Two competitions have been launched by the UK Department of Energy and Climate Change (DECC) in order to stimulate money-saving wind technology development. Potential applicants are encouraged to attend a briefing event on 13 November 2012 before submitting an application.
“This cash will help innovators across the UK develop a range of new ideas to cut costs and make offshore wind turbines more efficient to run” said Energy and Climate Change Greg Barker. “This new investment follows two successful rounds of our offshore wind innovation scheme and I would encourage companies who haven’t yet taken advantage of this funding to get on board.”
Offshore wind has the potential to reduce the UK’s reliance on imported fossil fuels, helping cut carbon and meet the UK’s renewables targets. But innovation is key to improving efficiency and cutting costs but further investment is needed in this area.
Up to £7million is available under the third round of the Department of Energy and Climate Change (DECC) and the Technology Strategy Board’s (TSB) component technologies development and demonstration scheme. DECC and TSB expect to help fund between 5 and 10 projects, depending on the volume and quality of the applications received and the deadline for applications to DECC is noon on 16 January 2013.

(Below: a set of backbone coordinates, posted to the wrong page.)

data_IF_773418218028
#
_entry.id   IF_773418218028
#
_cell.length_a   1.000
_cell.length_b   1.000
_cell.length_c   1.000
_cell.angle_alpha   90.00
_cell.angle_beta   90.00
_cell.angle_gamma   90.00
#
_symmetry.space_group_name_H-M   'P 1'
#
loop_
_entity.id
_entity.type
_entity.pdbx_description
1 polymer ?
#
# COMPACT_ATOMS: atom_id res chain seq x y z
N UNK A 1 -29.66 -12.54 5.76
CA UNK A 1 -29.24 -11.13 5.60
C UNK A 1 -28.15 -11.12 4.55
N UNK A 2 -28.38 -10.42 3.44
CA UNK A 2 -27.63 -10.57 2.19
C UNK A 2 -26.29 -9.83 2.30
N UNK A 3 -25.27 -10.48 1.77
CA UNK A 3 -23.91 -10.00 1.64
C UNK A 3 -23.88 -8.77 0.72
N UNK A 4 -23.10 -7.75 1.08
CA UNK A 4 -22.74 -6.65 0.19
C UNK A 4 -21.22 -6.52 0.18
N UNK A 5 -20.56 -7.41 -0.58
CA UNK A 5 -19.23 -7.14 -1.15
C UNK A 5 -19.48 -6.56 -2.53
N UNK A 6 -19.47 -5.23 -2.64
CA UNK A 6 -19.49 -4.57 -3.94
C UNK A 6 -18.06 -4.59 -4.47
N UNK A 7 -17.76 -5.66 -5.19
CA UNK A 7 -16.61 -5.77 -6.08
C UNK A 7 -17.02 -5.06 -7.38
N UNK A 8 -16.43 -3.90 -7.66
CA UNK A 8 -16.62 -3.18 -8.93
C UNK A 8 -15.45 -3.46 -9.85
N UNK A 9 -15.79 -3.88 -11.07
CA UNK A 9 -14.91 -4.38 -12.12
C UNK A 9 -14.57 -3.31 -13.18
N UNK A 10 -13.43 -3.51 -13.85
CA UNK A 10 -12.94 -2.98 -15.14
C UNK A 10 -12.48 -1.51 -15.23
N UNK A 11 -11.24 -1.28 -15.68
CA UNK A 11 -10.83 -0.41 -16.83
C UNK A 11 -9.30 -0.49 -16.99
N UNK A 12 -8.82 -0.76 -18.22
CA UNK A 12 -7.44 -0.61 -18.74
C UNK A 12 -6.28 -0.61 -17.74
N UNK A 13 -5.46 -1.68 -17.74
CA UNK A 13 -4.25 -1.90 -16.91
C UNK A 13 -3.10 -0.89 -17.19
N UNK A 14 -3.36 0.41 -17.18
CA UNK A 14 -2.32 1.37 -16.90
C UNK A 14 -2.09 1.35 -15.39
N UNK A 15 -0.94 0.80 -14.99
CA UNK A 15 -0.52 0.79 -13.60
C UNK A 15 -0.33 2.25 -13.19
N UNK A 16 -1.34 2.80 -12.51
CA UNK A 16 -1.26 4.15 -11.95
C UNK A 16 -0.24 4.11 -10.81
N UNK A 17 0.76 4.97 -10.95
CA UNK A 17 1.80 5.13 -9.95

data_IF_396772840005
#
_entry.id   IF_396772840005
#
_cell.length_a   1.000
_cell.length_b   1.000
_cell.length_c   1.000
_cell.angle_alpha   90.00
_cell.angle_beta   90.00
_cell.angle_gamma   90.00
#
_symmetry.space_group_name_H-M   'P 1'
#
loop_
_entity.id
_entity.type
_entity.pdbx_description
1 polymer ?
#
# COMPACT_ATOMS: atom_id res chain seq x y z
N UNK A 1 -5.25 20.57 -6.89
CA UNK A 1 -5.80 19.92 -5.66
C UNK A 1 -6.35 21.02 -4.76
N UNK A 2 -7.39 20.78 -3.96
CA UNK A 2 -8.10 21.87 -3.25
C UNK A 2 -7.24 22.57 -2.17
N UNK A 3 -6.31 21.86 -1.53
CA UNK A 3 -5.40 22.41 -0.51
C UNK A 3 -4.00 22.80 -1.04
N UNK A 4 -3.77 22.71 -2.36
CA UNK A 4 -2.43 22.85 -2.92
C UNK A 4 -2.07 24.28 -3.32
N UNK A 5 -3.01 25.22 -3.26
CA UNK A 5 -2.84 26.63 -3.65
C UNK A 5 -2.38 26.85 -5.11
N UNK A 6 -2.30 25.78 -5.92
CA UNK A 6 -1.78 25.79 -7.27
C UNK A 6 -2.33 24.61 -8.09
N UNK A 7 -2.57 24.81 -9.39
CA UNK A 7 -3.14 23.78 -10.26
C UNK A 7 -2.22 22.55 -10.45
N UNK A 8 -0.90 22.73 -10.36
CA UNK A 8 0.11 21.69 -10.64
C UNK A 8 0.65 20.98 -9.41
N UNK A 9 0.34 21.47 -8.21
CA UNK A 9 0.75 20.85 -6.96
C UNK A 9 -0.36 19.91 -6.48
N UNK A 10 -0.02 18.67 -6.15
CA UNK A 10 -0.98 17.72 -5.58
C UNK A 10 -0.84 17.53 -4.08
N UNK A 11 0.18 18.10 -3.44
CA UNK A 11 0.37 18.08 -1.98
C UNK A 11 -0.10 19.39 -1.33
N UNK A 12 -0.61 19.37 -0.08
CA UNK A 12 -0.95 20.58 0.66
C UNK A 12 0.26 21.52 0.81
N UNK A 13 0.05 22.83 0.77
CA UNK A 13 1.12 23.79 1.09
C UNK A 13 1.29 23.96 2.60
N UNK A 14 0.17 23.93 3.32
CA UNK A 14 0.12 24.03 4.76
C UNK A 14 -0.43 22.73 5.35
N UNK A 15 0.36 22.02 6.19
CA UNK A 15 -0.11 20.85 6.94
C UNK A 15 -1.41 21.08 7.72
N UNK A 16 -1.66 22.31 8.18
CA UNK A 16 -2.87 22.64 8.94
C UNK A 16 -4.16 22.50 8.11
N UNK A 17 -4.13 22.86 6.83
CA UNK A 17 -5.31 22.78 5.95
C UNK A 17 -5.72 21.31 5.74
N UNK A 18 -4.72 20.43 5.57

Previous winners under the first round include Yorkshire based company David Brown Gear Systems Ltd, which was awarded £1.2million to help develop its 7MW offshore wind turbine gearbox, and Gravitas Offshore Ltd, based in Maidenhead, which received over £500,000 to help develop and demonstrate its concrete gravity foundation for large offshore wind turbines. Winners of the second round will be announced soon.
Interested organisations can also apply for a share of £3million for the development of technical feasibility studies in the offshore wind innovation arena. This funding can be used to explore new ideas currently in the early stages of research and applications are encouraged from a range of sectors including those such as aerospace and oil and gas where the adaptation of existing technologies for the offshore wind sector could help cut costs in the future.
“Through this funding we want to encourage the development of technologies that will reduce the cost of energy from offshore wind farms, while ensuring that companies in the UK supply chain increase their share of the market” said Iain Gray, the Chief Executive of the Technology Strategy Board. “We’d particularly welcome ideas from companies in parallel sectors – such as oil and gas, aerospace and manufacturing – who may wish to expand into the offshore wind sector.”